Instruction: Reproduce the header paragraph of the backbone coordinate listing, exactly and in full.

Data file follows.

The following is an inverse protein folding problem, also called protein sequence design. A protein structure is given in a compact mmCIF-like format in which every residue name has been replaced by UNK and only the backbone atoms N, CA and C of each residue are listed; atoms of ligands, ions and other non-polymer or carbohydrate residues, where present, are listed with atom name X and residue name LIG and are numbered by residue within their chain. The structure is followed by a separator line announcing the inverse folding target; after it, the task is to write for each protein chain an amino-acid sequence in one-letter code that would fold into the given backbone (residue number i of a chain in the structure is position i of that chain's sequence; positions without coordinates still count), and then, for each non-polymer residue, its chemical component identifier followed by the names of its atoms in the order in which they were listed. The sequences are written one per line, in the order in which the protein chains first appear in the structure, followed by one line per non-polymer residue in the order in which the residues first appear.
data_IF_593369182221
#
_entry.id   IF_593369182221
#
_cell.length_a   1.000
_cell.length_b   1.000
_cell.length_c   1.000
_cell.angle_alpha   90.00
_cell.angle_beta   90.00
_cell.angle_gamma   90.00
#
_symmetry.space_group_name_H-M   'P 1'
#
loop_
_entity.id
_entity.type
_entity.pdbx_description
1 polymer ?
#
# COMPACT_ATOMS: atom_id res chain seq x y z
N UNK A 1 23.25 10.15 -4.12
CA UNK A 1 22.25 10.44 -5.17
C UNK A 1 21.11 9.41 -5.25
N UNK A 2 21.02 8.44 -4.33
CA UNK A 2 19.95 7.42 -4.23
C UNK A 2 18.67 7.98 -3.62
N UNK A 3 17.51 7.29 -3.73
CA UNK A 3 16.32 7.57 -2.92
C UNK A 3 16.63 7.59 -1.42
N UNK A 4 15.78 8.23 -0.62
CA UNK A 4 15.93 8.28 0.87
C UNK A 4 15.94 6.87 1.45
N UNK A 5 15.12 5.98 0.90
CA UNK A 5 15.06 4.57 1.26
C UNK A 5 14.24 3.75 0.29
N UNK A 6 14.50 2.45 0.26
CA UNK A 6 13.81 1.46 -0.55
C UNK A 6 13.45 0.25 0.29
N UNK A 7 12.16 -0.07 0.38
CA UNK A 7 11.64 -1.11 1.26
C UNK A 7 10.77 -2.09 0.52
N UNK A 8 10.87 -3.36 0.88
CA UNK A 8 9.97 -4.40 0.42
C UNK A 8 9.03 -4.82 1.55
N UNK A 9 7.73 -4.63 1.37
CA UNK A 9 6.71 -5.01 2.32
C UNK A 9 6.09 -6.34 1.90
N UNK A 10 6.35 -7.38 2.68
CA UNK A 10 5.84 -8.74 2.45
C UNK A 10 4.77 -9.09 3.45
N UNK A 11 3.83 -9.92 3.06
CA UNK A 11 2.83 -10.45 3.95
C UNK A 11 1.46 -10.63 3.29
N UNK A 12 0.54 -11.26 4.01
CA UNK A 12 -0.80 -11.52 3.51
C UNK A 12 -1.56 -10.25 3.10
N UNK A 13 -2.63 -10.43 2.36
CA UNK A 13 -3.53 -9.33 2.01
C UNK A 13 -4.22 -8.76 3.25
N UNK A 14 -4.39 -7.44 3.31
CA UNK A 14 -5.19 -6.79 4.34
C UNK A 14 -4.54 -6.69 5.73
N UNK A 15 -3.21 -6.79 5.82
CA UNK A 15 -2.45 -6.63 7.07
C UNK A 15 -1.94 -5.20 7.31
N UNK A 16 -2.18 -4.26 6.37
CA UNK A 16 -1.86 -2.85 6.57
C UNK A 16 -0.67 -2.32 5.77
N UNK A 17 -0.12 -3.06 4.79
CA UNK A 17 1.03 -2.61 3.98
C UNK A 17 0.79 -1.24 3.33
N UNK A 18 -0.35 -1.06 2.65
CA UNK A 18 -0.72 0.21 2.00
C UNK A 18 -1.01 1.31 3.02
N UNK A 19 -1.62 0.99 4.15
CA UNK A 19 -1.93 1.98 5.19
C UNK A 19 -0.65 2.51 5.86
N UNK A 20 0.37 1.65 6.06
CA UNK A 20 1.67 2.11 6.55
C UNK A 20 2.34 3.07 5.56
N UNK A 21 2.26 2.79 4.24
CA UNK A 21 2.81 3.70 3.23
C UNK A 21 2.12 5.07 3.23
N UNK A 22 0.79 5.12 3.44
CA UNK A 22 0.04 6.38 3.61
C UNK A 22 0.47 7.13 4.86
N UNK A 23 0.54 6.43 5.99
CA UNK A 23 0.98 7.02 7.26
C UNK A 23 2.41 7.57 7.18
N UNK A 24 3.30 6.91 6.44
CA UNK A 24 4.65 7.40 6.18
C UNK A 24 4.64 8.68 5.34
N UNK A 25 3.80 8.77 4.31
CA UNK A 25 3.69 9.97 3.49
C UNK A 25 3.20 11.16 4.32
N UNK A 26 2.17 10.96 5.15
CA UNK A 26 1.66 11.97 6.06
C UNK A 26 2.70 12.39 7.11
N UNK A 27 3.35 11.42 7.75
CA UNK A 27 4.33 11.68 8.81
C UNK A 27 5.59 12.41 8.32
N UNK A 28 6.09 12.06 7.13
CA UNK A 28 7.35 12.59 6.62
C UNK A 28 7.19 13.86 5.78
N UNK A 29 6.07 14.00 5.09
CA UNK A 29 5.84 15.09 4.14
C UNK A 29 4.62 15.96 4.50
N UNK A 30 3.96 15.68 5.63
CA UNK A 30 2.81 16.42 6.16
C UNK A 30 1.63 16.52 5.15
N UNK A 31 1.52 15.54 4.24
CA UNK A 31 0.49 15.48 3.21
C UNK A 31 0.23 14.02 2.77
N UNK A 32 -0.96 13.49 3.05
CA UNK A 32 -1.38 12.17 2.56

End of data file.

The following is an inverse protein folding problem, also called protein sequence design. A protein structure is given in a compact mmCIF-like format in which every residue name has been replaced by UNK and only the backbone atoms N, CA and C of each residue are listed; atoms of ligands, ions and other non-polymer or carbohydrate residues, where present, are listed with atom name X and residue name LIG and are numbered by residue within their chain. The structure is followed by a separator line announcing the inverse folding target; after it, the task is to write for each protein chain an amino-acid sequence in one-letter code that would fold into the given backbone (residue number i of a chain in the structure is position i of that chain's sequence; positions without coordinates still count), and then, for each non-polymer residue, its chemical component identifier followed by the names of its atoms in the order in which they were listed. The sequences are written one per line, in the order in which the protein chains first appear in the structure, followed by one line per non-polymer residue in the order in which the residues first appear.